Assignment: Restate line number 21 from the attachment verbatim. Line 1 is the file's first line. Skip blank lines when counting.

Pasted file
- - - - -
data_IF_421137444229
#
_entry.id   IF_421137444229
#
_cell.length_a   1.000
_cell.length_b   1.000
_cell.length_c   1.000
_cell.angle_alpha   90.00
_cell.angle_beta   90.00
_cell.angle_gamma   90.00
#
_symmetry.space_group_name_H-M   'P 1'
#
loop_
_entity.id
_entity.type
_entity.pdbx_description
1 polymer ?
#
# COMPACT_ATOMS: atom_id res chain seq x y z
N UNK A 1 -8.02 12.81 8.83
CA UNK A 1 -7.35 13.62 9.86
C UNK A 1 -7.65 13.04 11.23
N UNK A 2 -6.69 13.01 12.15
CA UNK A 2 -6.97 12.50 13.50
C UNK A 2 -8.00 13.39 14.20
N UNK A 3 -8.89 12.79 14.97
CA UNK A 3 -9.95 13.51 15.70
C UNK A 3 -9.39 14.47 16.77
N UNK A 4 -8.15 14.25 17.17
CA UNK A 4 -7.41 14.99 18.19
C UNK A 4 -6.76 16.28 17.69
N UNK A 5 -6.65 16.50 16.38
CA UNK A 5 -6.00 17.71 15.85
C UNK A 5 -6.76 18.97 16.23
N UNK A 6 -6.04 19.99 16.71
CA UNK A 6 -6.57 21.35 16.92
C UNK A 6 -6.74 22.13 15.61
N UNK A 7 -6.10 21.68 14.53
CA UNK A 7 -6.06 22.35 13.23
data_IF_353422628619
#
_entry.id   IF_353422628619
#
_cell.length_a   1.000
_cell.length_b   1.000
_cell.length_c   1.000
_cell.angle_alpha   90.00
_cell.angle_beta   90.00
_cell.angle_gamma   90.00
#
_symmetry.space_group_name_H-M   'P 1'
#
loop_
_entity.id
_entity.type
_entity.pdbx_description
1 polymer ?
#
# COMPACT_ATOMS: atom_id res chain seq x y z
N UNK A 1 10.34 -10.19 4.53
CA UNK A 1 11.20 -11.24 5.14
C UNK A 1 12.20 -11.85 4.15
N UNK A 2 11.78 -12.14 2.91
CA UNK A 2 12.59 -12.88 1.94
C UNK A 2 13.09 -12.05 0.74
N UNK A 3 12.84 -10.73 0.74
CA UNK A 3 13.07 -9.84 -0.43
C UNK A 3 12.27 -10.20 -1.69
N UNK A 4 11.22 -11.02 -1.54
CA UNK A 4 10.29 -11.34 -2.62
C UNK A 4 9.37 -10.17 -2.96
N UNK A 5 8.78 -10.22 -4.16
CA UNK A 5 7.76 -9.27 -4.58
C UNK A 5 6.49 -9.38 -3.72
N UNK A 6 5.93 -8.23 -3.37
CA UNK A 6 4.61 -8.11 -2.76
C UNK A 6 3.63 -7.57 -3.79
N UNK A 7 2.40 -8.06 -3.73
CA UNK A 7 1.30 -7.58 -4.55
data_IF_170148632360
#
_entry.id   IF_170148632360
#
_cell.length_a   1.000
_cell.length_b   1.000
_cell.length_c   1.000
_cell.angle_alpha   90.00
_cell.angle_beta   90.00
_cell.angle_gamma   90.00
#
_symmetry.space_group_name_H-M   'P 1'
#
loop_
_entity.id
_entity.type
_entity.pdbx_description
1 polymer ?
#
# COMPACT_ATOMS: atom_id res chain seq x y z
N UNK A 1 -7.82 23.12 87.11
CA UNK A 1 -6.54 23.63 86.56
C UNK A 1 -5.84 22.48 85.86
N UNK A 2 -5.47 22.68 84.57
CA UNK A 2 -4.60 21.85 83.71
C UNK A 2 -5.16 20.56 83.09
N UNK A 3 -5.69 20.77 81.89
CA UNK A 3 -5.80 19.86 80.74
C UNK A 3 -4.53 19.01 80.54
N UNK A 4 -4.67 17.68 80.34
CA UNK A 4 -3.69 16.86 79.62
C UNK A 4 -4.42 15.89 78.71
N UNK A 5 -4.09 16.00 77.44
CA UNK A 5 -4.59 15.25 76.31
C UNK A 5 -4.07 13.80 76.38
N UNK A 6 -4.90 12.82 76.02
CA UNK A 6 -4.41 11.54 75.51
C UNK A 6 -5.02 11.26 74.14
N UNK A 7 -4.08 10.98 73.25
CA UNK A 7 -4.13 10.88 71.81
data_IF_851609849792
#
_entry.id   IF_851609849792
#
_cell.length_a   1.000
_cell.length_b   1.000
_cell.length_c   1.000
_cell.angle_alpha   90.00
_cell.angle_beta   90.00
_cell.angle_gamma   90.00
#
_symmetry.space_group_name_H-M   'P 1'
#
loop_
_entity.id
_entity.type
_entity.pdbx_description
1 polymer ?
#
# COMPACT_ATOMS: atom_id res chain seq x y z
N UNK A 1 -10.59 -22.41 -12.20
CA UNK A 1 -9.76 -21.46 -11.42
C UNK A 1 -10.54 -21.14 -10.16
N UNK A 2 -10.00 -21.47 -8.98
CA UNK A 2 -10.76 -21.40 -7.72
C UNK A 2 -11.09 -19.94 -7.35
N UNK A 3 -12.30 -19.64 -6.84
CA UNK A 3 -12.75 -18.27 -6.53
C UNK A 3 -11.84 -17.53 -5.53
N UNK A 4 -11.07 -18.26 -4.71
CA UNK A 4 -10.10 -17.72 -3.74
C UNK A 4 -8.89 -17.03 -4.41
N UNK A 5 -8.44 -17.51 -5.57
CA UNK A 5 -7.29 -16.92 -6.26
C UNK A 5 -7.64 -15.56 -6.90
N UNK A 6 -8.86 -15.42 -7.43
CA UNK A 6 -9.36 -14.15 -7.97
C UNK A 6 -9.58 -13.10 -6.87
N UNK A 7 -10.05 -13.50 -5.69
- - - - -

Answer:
N UNK A 1 -8.02 12.81 8.83